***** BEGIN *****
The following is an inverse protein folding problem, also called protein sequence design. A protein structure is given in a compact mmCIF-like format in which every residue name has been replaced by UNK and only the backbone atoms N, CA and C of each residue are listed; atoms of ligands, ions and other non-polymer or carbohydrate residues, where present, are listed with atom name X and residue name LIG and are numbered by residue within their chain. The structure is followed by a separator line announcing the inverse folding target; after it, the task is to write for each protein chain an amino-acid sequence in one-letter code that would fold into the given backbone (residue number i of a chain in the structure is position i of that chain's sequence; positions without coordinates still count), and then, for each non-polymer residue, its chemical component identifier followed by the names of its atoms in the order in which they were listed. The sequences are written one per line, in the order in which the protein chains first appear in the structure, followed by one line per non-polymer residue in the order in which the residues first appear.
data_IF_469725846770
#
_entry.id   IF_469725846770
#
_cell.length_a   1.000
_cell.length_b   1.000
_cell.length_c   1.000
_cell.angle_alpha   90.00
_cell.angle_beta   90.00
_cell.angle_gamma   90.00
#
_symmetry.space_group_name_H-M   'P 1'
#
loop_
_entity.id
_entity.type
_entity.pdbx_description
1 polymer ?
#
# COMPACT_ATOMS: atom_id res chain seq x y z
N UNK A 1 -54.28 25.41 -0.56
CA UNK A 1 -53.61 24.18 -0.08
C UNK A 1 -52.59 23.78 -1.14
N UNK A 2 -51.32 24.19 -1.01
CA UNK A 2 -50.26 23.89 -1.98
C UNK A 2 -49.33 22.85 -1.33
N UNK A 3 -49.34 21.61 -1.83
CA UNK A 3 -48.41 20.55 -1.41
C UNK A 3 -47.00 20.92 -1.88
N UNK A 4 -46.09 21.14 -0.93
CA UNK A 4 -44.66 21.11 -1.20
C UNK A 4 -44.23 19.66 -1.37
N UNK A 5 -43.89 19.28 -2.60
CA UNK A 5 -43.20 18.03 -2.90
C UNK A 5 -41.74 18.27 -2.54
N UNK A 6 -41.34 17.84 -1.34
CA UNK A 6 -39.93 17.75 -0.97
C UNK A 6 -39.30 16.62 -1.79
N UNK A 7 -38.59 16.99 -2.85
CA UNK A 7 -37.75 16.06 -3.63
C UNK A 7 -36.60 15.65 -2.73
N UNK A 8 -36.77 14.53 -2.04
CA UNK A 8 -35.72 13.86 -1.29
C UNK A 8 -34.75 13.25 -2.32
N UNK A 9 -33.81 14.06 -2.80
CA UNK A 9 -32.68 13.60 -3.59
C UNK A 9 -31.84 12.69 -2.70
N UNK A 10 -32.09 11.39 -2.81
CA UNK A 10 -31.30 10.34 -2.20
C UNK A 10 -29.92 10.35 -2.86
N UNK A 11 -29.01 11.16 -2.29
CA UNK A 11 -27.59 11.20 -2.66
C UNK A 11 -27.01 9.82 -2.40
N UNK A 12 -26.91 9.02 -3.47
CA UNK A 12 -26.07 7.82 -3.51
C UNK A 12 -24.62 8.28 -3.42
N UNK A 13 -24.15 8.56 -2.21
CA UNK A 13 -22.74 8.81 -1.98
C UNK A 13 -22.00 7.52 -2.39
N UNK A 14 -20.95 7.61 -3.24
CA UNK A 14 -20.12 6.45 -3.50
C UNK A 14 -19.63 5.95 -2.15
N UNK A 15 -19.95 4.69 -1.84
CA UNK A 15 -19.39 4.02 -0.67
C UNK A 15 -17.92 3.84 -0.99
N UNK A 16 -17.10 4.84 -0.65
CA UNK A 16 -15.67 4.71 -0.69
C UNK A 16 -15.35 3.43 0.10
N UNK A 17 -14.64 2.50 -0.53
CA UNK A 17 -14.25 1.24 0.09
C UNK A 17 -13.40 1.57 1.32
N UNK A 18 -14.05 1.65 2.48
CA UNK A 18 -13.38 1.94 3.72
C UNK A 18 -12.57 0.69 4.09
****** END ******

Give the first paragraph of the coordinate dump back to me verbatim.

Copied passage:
The following is an inverse protein folding problem, also called protein sequence design. A protein structure is given in a compact mmCIF-like format in which every residue name has been replaced by UNK and only the backbone atoms N, CA and C of each residue are listed; atoms of ligands, ions and other non-polymer or carbohydrate residues, where present, are listed with atom name X and residue name LIG and are numbered by residue within their chain. The structure is followed by a separator line announcing the inverse folding target; after it, the task is to write for each protein chain an amino-acid sequence in one-letter code that would fold into the given backbone (residue number i of a chain in the structure is position i of that chain's sequence; positions without coordinates still count), and then, for each non-polymer residue, its chemical component identifier followed by the names of its atoms in the order in which they were listed. The sequences are written one per line, in the order in which the protein chains first appear in the structure, followed by one line per non-polymer residue in the order in which the residues first appear.